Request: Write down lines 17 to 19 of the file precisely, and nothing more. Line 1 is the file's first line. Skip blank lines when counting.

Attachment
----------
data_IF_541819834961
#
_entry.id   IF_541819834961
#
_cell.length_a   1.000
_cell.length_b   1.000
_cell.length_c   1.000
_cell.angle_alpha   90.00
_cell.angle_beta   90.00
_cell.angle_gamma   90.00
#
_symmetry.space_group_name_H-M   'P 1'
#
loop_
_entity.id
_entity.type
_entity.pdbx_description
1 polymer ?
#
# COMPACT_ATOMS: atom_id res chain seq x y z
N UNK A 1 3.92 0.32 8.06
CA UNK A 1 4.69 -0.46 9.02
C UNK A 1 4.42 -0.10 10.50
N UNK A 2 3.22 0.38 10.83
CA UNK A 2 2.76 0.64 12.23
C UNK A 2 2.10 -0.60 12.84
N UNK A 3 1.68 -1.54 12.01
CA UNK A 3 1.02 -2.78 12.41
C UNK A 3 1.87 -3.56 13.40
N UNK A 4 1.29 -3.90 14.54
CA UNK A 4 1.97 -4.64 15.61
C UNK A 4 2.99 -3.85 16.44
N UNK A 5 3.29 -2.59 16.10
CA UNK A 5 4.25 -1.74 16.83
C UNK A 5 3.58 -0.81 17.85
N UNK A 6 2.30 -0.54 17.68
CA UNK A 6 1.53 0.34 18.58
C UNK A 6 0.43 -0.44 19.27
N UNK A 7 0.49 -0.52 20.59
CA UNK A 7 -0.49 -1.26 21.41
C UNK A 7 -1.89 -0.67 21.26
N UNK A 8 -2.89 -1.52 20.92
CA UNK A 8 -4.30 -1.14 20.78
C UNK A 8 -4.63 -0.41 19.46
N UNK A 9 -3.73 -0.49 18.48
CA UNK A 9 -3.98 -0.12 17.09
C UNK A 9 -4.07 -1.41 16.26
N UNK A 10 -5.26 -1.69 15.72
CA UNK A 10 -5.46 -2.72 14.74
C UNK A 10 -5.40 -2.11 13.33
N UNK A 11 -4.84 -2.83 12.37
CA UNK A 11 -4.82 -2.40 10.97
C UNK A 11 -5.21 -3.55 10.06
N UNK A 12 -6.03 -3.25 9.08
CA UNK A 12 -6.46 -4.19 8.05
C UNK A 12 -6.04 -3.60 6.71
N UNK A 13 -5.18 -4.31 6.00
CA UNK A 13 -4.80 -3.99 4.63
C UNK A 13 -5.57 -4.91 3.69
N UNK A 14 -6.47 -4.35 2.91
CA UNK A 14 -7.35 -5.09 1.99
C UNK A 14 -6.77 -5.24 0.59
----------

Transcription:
_entity.pdbx_description
1 polymer ?
#